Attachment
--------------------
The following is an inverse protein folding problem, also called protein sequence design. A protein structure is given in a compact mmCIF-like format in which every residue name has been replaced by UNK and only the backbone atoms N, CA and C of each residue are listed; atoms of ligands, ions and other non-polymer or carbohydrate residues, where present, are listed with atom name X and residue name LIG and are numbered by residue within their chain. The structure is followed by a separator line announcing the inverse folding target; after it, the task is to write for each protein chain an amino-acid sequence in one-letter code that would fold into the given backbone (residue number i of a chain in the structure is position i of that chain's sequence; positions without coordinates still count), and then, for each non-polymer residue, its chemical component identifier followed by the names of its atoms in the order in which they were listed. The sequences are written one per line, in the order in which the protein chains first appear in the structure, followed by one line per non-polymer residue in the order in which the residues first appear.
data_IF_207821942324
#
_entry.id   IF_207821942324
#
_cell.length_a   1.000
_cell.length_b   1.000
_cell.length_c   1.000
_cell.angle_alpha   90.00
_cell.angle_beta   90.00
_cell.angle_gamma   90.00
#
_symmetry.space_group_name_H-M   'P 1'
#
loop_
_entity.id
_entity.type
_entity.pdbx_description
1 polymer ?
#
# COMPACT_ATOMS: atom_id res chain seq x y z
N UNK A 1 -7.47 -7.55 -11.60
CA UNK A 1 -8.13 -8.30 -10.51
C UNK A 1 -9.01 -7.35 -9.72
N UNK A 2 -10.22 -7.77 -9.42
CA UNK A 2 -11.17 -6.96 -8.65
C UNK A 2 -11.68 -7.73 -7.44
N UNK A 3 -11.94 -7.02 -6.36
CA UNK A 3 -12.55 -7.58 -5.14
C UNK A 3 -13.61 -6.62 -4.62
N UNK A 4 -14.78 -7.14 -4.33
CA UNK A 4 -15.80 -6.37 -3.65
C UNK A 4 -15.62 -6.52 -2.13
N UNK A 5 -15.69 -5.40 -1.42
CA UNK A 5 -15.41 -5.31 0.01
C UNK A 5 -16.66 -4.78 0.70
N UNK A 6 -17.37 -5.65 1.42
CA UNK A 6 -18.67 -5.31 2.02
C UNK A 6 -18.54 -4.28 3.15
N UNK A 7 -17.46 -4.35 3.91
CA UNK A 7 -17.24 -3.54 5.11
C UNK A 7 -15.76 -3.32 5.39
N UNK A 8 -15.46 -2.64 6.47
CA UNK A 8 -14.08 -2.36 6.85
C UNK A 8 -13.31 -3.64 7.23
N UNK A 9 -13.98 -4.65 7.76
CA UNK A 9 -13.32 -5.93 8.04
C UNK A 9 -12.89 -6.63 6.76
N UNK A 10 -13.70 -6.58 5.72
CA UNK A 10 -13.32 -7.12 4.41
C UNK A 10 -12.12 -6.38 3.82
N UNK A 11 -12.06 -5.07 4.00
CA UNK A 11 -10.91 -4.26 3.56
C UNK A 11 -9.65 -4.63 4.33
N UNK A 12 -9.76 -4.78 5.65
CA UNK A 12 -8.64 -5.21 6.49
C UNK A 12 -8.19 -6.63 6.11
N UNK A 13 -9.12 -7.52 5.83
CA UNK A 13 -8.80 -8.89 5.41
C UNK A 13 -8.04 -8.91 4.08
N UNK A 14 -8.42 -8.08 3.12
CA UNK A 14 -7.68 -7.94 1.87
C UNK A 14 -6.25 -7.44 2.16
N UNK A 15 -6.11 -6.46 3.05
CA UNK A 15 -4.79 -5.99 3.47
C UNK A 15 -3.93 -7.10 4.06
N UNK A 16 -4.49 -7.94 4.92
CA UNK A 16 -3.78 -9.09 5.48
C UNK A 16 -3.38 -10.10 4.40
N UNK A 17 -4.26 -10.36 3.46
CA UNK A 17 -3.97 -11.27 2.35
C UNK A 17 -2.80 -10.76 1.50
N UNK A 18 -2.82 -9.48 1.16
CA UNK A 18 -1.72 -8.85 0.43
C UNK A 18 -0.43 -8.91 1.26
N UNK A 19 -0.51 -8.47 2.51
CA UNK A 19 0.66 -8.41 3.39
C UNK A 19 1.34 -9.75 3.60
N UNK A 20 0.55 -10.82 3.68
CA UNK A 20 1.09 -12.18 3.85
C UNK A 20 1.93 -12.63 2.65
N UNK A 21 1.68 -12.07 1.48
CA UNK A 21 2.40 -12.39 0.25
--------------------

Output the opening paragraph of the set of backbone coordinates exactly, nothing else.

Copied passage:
The following is an inverse protein folding problem, also called protein sequence design. A protein structure is given in a compact mmCIF-like format in which every residue name has been replaced by UNK and only the backbone atoms N, CA and C of each residue are listed; atoms of ligands, ions and other non-polymer or carbohydrate residues, where present, are listed with atom name X and residue name LIG and are numbered by residue within their chain. The structure is followed by a separator line announcing the inverse folding target; after it, the task is to write for each protein chain an amino-acid sequence in one-letter code that would fold into the given backbone (residue number i of a chain in the structure is position i of that chain's sequence; positions without coordinates still count), and then, for each non-polymer residue, its chemical component identifier followed by the names of its atoms in the order in which they were listed. The sequences are written one per line, in the order in which the protein chains first appear in the structure, followed by one line per non-polymer residue in the order in which the residues first appear.